At the conclusion of the trial, Landmark presented a motion for its attorneys' fees and costs in the amount of $49,357.20. In support of its motion, Landmark submitted: (1) per hour fee arrangement documentation; (2) detailed monthly statements showing the time, services rendered, charges for services and expenses advanced; and (3) an affidavit from Larry J. Conway, Pastor, indicating his belief that the fees were reasonable, and any fees and expenses that were not reimbursed were an "obligation of the Church."

In its response to Landmark's motion for attorneys' fees and costs, Brotherhood Mutual, after acknowledging its liability for reasonable attorneys' fees and costs, urged rejection of the motion because Landmark's per hour fee arrangement was not specifically discussed in Hayseeds, Inc. v. State Farm Fire & Casualty Co., 177 W.Va. 323, 352 S.E.2d 73 (1986) and because "the statements do not set forth the hourly rate for the services provided, the dates which services were provided, nor [sic] the attorneys or staff who provided such services." In response, Landmark submitted details of the date services were provided, the lawyer providing service to Landmark and the hourly billing rate for each lawyer during each billing cycle.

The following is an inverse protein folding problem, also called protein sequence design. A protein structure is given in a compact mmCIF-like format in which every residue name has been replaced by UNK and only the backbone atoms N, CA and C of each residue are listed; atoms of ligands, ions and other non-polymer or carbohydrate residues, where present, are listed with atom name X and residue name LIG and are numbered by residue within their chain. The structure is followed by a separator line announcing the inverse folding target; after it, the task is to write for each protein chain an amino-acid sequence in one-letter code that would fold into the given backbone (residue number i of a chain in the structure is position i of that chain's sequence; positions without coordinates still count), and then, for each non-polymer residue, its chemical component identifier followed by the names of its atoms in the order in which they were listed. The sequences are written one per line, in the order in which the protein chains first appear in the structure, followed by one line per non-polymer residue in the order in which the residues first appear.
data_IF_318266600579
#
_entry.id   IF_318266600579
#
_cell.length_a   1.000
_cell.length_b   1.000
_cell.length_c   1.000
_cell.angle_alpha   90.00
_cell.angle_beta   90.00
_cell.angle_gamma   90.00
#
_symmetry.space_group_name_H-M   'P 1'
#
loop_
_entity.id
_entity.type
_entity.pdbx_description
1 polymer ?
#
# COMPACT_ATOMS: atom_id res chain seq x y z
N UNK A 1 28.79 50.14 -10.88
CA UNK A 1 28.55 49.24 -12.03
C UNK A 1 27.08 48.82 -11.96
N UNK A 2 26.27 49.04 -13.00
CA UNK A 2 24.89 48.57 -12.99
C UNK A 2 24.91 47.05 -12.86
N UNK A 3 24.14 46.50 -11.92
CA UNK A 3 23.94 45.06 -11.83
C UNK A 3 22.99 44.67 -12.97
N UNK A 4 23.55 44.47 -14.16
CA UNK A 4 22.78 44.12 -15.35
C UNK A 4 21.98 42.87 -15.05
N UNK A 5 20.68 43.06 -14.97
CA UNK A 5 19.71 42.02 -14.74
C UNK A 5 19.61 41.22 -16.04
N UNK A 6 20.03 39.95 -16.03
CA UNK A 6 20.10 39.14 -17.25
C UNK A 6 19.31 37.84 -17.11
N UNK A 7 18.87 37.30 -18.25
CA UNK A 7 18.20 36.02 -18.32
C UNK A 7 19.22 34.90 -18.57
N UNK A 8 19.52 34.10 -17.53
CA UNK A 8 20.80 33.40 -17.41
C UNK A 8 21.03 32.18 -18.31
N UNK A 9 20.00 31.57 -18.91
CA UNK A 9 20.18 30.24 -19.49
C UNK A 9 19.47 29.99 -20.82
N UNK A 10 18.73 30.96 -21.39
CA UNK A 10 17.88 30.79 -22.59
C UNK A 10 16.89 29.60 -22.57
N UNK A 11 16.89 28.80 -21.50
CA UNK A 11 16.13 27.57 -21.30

By order entered on April 4, 1996, Judge Berger granted Landmark's motion for its attorneys' fees and costs. Judge Berger found "after a detailed review of the billing and costs records submitted by the Plaintiff [Landmark]. . . [and] under the prevailing circumstances in the matter, the attorneys fees and costs requested by the Plaintiff in the amount of $49,357.20 are reasonable." Thereafter, Brotherhood Mutual appealed to this Court maintaining the circuit court's order "does not reflect inquiry into" the reasonableness of the requested attorneys' fees.(2)

II.

Discussion